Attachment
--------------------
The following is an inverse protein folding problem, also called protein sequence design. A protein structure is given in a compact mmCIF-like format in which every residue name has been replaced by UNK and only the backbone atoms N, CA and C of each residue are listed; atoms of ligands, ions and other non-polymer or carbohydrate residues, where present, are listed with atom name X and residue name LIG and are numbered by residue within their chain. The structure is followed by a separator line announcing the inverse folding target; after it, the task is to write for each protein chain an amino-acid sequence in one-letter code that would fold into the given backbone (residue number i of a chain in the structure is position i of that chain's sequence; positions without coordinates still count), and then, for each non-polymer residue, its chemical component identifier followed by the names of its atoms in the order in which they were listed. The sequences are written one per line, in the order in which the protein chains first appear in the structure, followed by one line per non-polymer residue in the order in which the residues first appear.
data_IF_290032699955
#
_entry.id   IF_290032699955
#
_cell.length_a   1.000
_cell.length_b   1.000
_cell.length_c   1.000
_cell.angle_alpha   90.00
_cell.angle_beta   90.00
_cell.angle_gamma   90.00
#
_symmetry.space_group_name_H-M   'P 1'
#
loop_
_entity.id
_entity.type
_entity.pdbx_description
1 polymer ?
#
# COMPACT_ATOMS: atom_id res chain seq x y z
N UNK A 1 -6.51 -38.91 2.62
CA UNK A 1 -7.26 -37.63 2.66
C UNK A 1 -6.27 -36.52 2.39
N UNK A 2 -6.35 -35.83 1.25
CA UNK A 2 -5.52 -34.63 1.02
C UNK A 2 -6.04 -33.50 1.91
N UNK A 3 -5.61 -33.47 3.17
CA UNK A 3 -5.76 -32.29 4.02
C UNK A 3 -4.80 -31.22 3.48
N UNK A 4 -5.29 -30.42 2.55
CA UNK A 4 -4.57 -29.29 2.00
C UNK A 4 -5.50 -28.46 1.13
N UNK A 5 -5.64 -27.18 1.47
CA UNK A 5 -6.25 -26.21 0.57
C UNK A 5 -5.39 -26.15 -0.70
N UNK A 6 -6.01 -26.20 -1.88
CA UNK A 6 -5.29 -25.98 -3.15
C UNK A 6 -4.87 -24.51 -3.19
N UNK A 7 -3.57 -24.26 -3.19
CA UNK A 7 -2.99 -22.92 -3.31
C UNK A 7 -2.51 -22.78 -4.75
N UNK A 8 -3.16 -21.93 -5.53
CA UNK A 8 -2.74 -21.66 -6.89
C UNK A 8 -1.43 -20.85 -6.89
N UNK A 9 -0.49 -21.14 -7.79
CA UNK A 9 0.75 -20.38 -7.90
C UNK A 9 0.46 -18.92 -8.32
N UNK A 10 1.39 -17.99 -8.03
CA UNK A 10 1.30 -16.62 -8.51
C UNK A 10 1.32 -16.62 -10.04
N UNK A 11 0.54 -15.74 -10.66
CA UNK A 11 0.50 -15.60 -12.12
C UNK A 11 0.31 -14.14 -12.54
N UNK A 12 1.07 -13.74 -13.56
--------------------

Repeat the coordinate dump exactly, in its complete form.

The following is an inverse protein folding problem, also called protein sequence design. A protein structure is given in a compact mmCIF-like format in which every residue name has been replaced by UNK and only the backbone atoms N, CA and C of each residue are listed; atoms of ligands, ions and other non-polymer or carbohydrate residues, where present, are listed with atom name X and residue name LIG and are numbered by residue within their chain. The structure is followed by a separator line announcing the inverse folding target; after it, the task is to write for each protein chain an amino-acid sequence in one-letter code that would fold into the given backbone (residue number i of a chain in the structure is position i of that chain's sequence; positions without coordinates still count), and then, for each non-polymer residue, its chemical component identifier followed by the names of its atoms in the order in which they were listed. The sequences are written one per line, in the order in which the protein chains first appear in the structure, followed by one line per non-polymer residue in the order in which the residues first appear.
data_IF_290032699955
#
_entry.id   IF_290032699955
#
_cell.length_a   1.000
_cell.length_b   1.000
_cell.length_c   1.000
_cell.angle_alpha   90.00
_cell.angle_beta   90.00
_cell.angle_gamma   90.00
#
_symmetry.space_group_name_H-M   'P 1'
#
loop_
_entity.id
_entity.type
_entity.pdbx_description
1 polymer ?
#
# COMPACT_ATOMS: atom_id res chain seq x y z
N UNK A 1 -6.51 -38.91 2.62
CA UNK A 1 -7.26 -37.63 2.66
C UNK A 1 -6.27 -36.52 2.39
N UNK A 2 -6.35 -35.83 1.25
CA UNK A 2 -5.52 -34.63 1.02
C UNK A 2 -6.04 -33.50 1.91
N UNK A 3 -5.61 -33.47 3.17
CA UNK A 3 -5.76 -32.29 4.02
C UNK A 3 -4.80 -31.22 3.48
N UNK A 4 -5.29 -30.42 2.55
CA UNK A 4 -4.57 -29.29 2.00
C UNK A 4 -5.50 -28.46 1.13
N UNK A 5 -5.64 -27.18 1.47
CA UNK A 5 -6.25 -26.21 0.57
C UNK A 5 -5.39 -26.15 -0.70
N UNK A 6 -6.01 -26.20 -1.88
CA UNK A 6 -5.29 -25.98 -3.15
C UNK A 6 -4.87 -24.51 -3.19
N UNK A 7 -3.57 -24.26 -3.19
CA UNK A 7 -2.99 -22.92 -3.31
C UNK A 7 -2.51 -22.78 -4.75
N UNK A 8 -3.16 -21.93 -5.53
CA UNK A 8 -2.74 -21.66 -6.89
C UNK A 8 -1.43 -20.85 -6.89
N UNK A 9 -0.49 -21.14 -7.79
CA UNK A 9 0.75 -20.38 -7.90
C UNK A 9 0.46 -18.92 -8.32
N UNK A 10 1.39 -17.99 -8.03
CA UNK A 10 1.30 -16.62 -8.51
C UNK A 10 1.32 -16.62 -10.04
N UNK A 11 0.54 -15.74 -10.66
CA UNK A 11 0.50 -15.60 -12.12
C UNK A 11 0.31 -14.14 -12.54
N UNK A 12 1.07 -13.74 -13.56